He sat now in the dining hall, fork raised, next move uncertain. The damage had already been done: he had eaten a few of them. They were Xyclian beans: he could tell from the meaty aftertaste. And Xyclian beans, for a fellow of his delicate constitution, meant gas. And ever since that Evinanjin woman had destroyed the Astartian Pact a few years back, magic was intense and unpredictable, so who could tell what else they’d mean?

Beauland liked exploring new dimensions. He liked the power-pinnacle destruction of the Pact had lifted him to. But there were nevertheless times when he missed knowing that the limits of a magical reaction were, in fact, limited.

His fellow Sights sat clustered around him, pity evident on their faces. Every single one of the bastards had gotten the cabbage.

In the dining hall’s high narrow windows, scenes from the streets of seventeen separate cities flashed, in twelve separate dimensions. With the strangely meaty bean taste still in his mouth, Beauland watched a merchant in the Xolitol dimension crash a cart drawn by two snail creatures into a tea shop nestled inside a hollowed out mushroom. As much as inter-dimensional episodes could seem like something, it didn’t seem like a good sign.

“This is going to be bad, isn’t it,” Beauland said.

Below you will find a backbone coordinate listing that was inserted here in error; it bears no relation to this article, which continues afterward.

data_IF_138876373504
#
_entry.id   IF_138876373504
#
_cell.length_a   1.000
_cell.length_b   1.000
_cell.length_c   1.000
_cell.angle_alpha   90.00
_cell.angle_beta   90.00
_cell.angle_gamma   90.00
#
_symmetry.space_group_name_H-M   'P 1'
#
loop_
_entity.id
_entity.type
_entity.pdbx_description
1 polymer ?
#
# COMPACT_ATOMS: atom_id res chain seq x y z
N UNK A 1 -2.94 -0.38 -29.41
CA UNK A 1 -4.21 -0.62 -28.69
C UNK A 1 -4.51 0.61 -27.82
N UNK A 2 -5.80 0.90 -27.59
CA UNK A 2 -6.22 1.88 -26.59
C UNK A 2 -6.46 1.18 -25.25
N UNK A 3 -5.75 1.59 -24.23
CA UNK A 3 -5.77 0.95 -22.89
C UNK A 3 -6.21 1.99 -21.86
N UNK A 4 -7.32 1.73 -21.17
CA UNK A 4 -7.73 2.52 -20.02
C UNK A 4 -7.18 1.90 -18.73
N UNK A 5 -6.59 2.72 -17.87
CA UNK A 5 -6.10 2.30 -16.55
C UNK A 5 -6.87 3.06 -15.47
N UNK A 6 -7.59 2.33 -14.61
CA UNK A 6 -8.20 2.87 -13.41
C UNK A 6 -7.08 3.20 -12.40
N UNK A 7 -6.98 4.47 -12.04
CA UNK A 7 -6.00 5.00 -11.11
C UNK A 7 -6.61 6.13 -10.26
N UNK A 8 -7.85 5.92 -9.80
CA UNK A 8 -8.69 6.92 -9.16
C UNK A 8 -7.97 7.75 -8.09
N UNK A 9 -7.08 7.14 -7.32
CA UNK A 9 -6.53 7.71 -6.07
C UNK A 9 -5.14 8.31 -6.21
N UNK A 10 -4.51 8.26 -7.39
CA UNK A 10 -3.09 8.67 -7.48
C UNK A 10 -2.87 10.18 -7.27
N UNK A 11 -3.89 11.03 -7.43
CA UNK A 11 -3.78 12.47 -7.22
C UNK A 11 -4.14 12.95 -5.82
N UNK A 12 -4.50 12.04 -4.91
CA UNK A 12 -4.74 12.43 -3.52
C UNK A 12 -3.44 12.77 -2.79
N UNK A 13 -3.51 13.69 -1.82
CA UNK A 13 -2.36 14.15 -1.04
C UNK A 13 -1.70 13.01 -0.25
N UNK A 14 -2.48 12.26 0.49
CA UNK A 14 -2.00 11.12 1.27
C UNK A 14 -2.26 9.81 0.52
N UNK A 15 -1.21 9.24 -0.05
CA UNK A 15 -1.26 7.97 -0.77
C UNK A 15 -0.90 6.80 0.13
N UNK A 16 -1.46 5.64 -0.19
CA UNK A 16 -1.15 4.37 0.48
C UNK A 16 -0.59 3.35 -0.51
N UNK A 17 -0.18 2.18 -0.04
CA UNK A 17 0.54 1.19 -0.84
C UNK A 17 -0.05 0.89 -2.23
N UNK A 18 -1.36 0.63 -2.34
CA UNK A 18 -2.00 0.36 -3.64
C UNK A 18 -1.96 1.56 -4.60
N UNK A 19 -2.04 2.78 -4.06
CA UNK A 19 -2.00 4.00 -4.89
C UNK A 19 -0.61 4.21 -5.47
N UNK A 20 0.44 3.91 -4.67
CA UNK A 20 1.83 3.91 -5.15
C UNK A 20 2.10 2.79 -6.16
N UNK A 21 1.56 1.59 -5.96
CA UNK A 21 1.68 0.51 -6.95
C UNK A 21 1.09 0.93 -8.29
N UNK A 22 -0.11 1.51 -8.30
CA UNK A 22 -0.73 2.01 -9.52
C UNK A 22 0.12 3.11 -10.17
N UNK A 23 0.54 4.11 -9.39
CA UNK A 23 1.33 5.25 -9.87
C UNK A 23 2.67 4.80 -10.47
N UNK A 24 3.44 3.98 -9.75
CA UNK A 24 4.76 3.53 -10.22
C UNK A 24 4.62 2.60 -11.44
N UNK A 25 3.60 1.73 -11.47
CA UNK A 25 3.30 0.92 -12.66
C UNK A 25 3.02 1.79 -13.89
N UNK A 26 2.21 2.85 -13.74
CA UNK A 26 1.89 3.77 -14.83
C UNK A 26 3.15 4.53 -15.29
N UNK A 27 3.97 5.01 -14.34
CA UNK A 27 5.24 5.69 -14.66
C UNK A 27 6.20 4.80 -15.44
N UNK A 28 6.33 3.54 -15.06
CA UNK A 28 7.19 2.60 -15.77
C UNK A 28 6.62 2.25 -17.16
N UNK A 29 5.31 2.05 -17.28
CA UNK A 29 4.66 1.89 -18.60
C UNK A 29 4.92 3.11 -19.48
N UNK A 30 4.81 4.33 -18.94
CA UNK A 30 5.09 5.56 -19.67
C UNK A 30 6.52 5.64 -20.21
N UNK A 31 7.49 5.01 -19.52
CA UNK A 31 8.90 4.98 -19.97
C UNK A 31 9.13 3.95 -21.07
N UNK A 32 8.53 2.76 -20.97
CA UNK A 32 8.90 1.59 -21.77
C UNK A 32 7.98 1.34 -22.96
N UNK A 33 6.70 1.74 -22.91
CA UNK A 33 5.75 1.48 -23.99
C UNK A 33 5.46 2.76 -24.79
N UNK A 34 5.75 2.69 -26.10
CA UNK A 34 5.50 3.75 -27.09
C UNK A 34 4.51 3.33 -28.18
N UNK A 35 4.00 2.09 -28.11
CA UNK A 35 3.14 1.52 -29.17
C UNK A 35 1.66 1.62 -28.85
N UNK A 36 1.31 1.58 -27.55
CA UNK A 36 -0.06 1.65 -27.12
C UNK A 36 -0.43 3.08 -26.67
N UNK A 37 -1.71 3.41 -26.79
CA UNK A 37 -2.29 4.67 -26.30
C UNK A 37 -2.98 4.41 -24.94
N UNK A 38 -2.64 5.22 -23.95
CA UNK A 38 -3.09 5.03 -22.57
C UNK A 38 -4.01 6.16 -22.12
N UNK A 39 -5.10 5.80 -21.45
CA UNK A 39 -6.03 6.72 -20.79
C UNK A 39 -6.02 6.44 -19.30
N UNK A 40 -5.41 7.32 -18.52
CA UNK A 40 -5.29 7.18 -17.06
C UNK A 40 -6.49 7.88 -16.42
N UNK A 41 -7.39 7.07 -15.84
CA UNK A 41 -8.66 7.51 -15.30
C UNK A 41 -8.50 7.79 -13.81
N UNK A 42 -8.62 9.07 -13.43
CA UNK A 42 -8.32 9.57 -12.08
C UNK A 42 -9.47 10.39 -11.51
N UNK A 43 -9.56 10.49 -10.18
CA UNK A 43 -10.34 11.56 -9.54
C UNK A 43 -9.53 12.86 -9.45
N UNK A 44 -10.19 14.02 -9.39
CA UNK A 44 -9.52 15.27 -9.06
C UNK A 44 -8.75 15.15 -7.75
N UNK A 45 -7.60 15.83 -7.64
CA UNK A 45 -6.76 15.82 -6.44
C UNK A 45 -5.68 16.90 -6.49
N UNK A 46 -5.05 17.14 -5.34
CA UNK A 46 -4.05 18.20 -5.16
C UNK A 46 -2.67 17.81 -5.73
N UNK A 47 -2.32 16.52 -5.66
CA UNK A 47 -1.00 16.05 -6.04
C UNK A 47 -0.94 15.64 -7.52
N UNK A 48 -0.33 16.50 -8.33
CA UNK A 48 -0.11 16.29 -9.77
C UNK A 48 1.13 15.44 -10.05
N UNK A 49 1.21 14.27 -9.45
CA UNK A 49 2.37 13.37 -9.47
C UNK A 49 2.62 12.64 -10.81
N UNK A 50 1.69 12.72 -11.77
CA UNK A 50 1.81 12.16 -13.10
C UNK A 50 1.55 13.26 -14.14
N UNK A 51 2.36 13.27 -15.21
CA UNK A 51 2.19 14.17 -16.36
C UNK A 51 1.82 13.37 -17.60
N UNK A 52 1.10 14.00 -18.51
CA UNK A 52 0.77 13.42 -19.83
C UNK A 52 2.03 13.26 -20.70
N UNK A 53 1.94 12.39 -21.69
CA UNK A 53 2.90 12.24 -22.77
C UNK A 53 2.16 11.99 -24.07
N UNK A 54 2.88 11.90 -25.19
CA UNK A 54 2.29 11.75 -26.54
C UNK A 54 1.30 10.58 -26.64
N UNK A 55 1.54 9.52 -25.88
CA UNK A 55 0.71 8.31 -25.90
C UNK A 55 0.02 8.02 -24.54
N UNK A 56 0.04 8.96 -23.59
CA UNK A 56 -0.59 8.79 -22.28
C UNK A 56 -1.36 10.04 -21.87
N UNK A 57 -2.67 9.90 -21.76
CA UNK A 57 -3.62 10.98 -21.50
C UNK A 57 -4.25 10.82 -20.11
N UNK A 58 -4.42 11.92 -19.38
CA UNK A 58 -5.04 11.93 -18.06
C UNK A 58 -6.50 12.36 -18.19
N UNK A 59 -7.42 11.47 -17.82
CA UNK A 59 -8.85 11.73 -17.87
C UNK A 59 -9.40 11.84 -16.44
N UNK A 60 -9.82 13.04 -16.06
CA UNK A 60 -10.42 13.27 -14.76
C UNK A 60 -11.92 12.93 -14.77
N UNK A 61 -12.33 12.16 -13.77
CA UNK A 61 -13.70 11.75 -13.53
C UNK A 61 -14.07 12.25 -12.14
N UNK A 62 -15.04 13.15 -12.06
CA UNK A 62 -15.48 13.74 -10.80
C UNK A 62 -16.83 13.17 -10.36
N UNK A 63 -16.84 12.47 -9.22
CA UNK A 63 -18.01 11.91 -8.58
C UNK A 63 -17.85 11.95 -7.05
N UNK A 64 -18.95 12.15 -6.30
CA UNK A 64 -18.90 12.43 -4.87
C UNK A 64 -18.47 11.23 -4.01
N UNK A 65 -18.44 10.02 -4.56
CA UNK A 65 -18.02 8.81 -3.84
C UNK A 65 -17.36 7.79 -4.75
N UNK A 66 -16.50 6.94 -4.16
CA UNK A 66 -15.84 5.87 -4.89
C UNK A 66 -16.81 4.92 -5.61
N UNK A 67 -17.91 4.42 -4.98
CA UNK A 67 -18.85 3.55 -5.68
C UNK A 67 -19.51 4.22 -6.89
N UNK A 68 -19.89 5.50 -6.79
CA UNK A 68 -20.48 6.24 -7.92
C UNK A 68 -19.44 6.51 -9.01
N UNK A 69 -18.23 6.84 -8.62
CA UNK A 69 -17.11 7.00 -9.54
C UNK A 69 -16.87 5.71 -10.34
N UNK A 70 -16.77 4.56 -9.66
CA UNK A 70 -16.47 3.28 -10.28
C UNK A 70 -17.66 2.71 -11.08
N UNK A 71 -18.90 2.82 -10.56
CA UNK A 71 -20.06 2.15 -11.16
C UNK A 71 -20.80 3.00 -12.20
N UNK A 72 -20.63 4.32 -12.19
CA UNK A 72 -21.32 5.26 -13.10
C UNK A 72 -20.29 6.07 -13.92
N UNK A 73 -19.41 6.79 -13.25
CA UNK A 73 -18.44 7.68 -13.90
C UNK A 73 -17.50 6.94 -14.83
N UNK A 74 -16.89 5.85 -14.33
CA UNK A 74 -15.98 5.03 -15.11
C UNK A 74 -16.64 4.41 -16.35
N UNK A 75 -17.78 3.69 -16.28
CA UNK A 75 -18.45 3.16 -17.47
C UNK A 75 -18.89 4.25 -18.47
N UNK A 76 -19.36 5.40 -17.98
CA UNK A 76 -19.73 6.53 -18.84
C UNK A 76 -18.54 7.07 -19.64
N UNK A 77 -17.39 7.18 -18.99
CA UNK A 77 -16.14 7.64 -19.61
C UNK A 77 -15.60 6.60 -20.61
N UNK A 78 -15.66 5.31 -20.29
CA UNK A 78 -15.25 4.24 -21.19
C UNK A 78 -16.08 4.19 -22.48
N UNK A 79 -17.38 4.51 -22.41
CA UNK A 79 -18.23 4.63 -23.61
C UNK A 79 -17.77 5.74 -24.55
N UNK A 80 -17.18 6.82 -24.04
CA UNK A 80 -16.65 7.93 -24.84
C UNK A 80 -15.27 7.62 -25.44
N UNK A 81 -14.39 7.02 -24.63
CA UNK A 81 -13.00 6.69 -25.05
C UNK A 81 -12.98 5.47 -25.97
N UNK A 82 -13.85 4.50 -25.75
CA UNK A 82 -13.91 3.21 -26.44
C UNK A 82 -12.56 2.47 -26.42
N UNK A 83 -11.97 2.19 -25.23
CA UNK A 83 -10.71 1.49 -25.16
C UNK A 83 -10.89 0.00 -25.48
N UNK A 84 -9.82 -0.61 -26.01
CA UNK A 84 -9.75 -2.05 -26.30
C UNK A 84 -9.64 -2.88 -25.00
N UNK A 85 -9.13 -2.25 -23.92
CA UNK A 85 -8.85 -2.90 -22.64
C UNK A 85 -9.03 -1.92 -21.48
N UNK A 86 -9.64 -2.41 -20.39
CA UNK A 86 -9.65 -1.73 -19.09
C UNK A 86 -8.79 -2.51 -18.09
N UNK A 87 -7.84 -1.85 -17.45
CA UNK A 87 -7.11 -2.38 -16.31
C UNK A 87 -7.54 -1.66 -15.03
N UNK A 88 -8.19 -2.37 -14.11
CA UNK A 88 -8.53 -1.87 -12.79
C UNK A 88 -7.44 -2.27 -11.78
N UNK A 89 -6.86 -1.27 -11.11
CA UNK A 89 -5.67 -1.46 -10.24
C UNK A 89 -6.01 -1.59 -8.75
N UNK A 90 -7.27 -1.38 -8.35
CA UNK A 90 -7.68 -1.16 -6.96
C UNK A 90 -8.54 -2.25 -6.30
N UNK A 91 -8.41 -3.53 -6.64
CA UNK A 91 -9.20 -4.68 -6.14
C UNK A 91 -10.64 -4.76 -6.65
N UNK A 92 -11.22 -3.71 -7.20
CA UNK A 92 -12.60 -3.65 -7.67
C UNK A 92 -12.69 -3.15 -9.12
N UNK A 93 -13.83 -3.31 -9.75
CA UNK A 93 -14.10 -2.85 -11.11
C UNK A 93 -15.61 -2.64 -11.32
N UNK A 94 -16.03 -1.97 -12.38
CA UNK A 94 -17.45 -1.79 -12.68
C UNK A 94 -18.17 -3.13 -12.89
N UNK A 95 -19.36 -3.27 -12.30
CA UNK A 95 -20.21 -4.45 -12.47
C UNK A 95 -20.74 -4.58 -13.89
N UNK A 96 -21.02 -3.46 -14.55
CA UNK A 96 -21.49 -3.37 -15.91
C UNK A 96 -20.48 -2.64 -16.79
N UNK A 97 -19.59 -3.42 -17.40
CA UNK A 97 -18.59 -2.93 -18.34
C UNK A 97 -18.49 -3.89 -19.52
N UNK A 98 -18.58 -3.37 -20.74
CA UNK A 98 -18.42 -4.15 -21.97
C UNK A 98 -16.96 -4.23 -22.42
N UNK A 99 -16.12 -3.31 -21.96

“I wouldn’t say bad, exactly,” said the woman next to him, waving her fork. She had the facial tattoos of the North Darklands all over her cheeks and brow, and the bone rings of a Far North Headsplitter braided into her hair. This costume, when combined with pointed teeth and the bloody mess on her plate, did nothing to console him.

“Pardon me,” he said delicately. “But aren’t you a Darklander? Don’t you people like cannibalism, and violence, and such? Why’re you here, in a Sight coven?”

“Right in one!” The woman smiled. “Without violence, how’re you supposed to solve your problems? But that’s all neither here nor there. This Darklander is also a pretty talented Sight. And this Darklander says the beans aren’t bad for you.”

“If not bad, then what?”

“Interesting.” She extended a hand for him to shake, nails rimmed in something dried and black that Beauland did his very utmost not to turn his sixth sense upon. “Dax the Destroyer loves interesting, and those beans are from an interesting dimension. You’re about to fart so hard your parents’ll feel it.”

“My parents are dead.”

“I know. S’what I meant.” She pointed a grimy finger to her robes. “Sighted, remember?”

“Could you…could you be a little more sensitive, maybe?”

“Nope.” She picked up a piece of whatever the red stuff on her plate was and gnawed it. “Name’s Betz, by the way. They tried sensitivity training when I got here. I ate the instructor.”

“Oh.” Beauland looked back down at his empty fork. Aithar only knew how long it would be until the beans caught up with him–or how much of a warning he’d have. Just thinking about it caused an ominous growl to rise from his abdomen. “I’m Beauland.”

“I know. You’re the man who’s going to lead the Coven.” She rolled her eyes. “Apparently, I’m not a good choice, even though my accuracy rating is two and a half points higher than yours. Old Master seems to think I’m going to tear down the coven and eat all the apprentices, or something. Lies and calumny, o’ course. I never eat where I shit.”